Subsection (3) of the amendment seeks a review of the legislation with regard to the Fair Employment Commission and the other equality commissions that presently exist in Northern Ireland. We shall return to this matter later; it does not fall very naturally at this point. Under the Belfast agreement there is certainly more latitude in relation to what happens over this aspect. I have some sympathy with the idea of a single equality commission replacing the four existing bodies.

The amendment proposes, thirdly, that in due course there should be additional legislation to prohibit discrimination on the additional grounds of age and sexual orientation. I do not object to consideration being given to that over a period, but I would prefer to leave it aside for the moment until we have solved the problems and established the machinery for human rights and the new equality commission or whatever is eventually decided upon on the existing basis. The constitution of the United Kingdom is in a state of upheaval, as we have already discussed, but the constitution and the institutions of Northern Ireland are in an even greater state of upheaval. We are stepping into uncharted territory. We are full of optimism as we do so, but the more extra matters we try to bolt on at the same time, the more risks we take. This may be only a small risk, but it exists.

I share with the noble Lord, Lord Cooke, a reluctance to have additional regulations, for the sake of small businesses, in particular. We discussed this matter briefly the other evening when I expressed my view. Additional regulations should be carefully pondered before they are imposed upon small businesses, particularly in Northern Ireland where the employment and economic situation will have a lot to do with whether all these matters succeed and where political and security factors also affect the situation. The employment and economic situation remains important and extremely delicate. It is for that reason that I have hesitations about the third element of the new clause.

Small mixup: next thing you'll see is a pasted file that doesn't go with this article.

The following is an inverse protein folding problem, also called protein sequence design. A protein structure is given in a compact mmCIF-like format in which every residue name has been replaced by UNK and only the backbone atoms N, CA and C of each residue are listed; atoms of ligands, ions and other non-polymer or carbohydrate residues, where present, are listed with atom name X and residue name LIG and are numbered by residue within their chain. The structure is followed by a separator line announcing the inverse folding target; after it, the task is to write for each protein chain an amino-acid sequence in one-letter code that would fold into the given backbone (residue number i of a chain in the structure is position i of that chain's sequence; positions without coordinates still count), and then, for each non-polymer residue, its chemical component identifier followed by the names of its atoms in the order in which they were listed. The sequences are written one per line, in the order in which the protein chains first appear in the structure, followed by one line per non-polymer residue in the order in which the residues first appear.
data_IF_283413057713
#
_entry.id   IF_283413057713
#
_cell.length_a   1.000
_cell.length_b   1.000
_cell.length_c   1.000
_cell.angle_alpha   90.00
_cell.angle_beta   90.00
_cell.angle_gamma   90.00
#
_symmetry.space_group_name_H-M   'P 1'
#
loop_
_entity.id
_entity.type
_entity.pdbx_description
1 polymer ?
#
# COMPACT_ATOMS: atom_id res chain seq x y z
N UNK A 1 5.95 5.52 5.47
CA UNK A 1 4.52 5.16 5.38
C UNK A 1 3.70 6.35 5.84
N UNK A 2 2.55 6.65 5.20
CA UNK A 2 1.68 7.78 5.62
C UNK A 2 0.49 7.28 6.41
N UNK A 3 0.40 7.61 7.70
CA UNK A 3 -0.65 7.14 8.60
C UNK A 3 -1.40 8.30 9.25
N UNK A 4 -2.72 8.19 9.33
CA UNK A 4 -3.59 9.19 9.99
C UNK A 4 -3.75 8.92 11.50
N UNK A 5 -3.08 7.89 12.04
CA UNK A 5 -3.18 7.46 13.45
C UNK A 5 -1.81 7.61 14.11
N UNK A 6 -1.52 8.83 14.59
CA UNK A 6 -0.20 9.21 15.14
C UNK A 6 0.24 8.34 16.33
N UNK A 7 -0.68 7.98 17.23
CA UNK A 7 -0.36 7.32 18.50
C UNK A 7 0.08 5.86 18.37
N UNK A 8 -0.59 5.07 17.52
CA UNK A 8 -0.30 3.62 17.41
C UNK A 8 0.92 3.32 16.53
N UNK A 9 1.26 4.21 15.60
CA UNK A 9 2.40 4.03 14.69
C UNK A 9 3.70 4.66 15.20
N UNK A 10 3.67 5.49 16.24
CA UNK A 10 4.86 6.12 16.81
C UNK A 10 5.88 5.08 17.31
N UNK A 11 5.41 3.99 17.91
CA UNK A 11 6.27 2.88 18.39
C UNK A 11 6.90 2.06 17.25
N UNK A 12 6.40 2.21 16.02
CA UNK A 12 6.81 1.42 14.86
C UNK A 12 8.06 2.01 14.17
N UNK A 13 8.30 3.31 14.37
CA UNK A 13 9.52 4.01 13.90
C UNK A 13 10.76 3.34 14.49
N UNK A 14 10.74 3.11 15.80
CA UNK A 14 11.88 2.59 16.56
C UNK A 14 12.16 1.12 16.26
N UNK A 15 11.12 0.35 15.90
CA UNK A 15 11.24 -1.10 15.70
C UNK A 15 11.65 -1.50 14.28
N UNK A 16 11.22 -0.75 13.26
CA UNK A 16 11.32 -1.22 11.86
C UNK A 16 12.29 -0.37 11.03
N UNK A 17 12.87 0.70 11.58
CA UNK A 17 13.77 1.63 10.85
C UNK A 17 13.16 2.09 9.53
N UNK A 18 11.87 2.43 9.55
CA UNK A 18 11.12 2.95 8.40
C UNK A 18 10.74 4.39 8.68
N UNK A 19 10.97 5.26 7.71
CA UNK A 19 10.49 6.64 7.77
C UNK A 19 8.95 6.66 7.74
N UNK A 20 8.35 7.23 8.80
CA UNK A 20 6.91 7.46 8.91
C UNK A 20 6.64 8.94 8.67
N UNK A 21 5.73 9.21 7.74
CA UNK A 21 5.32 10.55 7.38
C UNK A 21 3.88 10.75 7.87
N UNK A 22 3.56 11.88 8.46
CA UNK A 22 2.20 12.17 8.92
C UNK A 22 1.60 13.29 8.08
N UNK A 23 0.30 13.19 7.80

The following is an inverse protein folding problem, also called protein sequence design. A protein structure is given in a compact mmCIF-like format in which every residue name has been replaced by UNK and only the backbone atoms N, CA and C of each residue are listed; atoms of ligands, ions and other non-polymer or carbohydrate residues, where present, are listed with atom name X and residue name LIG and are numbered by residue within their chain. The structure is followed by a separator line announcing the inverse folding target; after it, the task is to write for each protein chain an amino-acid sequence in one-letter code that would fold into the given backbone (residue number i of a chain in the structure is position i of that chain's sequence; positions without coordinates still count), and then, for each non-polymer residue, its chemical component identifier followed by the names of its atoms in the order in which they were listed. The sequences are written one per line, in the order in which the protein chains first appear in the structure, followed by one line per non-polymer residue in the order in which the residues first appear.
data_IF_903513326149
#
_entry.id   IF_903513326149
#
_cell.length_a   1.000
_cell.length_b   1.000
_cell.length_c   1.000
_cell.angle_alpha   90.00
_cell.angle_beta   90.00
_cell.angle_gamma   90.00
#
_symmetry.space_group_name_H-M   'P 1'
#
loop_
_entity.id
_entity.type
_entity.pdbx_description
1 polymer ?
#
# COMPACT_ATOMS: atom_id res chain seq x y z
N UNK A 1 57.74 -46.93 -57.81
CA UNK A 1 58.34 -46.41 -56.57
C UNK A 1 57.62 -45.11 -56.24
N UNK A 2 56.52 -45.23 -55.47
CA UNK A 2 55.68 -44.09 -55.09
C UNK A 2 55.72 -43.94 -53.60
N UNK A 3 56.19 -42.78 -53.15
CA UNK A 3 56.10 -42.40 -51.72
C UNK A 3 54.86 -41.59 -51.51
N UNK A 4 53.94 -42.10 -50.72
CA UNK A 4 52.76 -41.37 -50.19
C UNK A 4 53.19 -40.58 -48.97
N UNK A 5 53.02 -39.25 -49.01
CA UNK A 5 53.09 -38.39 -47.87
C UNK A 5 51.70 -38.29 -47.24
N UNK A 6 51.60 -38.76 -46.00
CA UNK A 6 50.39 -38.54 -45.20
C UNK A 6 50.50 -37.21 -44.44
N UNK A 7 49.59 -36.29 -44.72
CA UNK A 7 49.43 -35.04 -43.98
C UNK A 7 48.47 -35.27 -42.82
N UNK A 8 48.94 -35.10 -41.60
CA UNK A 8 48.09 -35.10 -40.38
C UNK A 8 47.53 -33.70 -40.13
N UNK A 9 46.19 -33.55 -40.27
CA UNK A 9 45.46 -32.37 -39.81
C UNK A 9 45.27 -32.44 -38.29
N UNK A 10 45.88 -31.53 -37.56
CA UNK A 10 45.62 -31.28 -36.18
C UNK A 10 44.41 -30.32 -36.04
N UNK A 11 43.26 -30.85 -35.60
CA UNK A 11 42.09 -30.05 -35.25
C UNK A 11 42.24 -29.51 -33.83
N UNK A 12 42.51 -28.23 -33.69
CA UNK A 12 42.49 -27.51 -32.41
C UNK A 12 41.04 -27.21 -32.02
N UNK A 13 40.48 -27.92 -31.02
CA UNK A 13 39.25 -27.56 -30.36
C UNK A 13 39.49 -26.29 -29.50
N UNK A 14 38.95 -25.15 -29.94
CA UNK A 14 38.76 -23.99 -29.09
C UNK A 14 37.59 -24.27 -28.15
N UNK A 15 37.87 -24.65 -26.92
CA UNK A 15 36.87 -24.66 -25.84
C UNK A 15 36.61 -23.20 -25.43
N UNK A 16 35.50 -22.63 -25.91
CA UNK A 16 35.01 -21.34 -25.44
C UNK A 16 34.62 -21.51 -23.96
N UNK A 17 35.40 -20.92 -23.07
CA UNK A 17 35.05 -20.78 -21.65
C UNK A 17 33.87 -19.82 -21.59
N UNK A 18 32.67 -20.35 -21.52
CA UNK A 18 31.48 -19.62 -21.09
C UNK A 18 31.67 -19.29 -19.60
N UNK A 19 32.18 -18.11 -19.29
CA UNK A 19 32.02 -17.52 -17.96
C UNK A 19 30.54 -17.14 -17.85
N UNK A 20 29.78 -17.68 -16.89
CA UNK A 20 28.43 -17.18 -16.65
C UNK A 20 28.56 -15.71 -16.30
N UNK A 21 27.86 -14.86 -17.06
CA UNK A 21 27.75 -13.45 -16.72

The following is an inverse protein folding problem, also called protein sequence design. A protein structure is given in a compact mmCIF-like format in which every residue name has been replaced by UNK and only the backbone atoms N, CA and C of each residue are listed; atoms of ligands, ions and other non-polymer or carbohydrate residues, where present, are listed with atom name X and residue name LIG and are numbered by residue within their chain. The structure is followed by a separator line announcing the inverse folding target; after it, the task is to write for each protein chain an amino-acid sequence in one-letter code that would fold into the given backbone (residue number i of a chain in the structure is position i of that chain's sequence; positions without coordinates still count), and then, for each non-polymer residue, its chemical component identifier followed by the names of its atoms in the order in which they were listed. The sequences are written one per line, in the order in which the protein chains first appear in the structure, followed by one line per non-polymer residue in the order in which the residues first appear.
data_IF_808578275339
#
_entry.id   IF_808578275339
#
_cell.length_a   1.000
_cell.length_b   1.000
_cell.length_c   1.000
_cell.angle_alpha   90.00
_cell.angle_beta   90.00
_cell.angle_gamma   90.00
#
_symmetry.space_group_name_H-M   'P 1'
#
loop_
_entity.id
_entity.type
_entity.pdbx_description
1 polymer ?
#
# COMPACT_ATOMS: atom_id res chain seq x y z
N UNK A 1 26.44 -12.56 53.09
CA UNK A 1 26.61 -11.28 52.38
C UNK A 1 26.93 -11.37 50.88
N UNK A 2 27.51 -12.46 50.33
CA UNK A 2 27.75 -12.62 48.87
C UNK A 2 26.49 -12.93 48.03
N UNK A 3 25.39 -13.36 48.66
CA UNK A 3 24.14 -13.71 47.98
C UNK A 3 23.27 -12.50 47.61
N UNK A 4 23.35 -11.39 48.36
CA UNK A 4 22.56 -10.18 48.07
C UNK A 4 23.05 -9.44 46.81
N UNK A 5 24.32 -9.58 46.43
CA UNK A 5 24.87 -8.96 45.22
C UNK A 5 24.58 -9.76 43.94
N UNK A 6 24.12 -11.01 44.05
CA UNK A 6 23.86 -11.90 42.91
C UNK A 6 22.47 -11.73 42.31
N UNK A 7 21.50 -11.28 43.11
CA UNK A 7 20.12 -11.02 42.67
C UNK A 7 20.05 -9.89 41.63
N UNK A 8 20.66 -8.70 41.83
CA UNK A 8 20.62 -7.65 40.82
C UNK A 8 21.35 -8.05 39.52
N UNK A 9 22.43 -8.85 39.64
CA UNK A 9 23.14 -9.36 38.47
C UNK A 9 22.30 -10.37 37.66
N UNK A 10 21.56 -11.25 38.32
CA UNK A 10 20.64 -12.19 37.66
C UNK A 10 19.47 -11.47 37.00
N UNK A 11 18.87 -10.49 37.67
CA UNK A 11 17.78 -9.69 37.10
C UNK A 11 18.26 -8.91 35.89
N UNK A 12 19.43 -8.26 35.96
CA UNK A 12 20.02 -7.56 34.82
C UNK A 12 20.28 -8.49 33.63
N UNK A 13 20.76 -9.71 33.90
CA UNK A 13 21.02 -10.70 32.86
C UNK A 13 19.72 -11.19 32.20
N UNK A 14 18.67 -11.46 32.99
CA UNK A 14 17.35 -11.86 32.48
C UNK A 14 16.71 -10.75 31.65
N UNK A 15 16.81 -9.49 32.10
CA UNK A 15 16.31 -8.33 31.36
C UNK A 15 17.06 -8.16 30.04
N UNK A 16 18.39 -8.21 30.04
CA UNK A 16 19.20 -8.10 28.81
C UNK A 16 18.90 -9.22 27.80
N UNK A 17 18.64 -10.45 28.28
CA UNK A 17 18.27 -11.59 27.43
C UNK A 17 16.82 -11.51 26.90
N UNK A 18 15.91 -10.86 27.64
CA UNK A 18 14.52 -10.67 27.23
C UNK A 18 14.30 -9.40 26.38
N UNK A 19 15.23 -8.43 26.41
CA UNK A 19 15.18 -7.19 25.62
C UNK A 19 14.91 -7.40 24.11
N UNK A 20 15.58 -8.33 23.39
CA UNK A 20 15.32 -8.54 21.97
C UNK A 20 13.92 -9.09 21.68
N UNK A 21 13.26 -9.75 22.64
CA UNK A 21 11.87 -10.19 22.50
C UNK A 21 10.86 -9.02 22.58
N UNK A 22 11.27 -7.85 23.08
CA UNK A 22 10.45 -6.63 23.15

The Minister of State, Home Office (Lord Williams of Mostyn)

Within this group of amendments are those standing in the name of the noble Lord, Lord Hylton. He may wish to address the Committee before I reply.

Lord Hylton

Amendment No. 131, the first of my amendments, has been degrouped and stands by itself.

Lord Williams of Mostyn

That amendment has been decoupled but still within the group are the noble Lord's Amendments Nos. 284 and 285.

Lord Hylton

May we deal with those amendments when we come to the schedules?

Lord Williams of Mostyn

I am happy to deal with the matter as is convenient to the Committee. The amendments are grouped. I was simply offering the noble Lord the opportunity to speak to them.

The new clause proposed in Amendment No. 130 would postpone the establishment of the human rights commission for at least four years to allow time for further consultation and would require a review of existing anti-discrimination legislation. As has been observed, the setting up of a human rights commission is a fundamental part of the Belfast agreement. We wish to set it up as soon as possible, as the noble Lord, Lord Cope, pointed out.

There has already been a great deal of consultation with interested organisations. Amendment No. 132, to which I shall come later, would require the commission to carry out a review of its powers and functions within two years of its establishment.

As the noble Lord, Lord Hylton wishes, I shall not refer at this point to Amendments Nos. 284 and 285. Government Amendments Nos. 286 and 287 are technical amendments which make it possible for employment by the commission to fall under the terms of a superannuation scheme under the Superannuation Act 1972. Originally within this group were Amendments Nos. 288, 289 and 290, also standing in the name of the noble Lord, Lord Hylton. I do not speak to those, either, if he wishes them to be decoupled.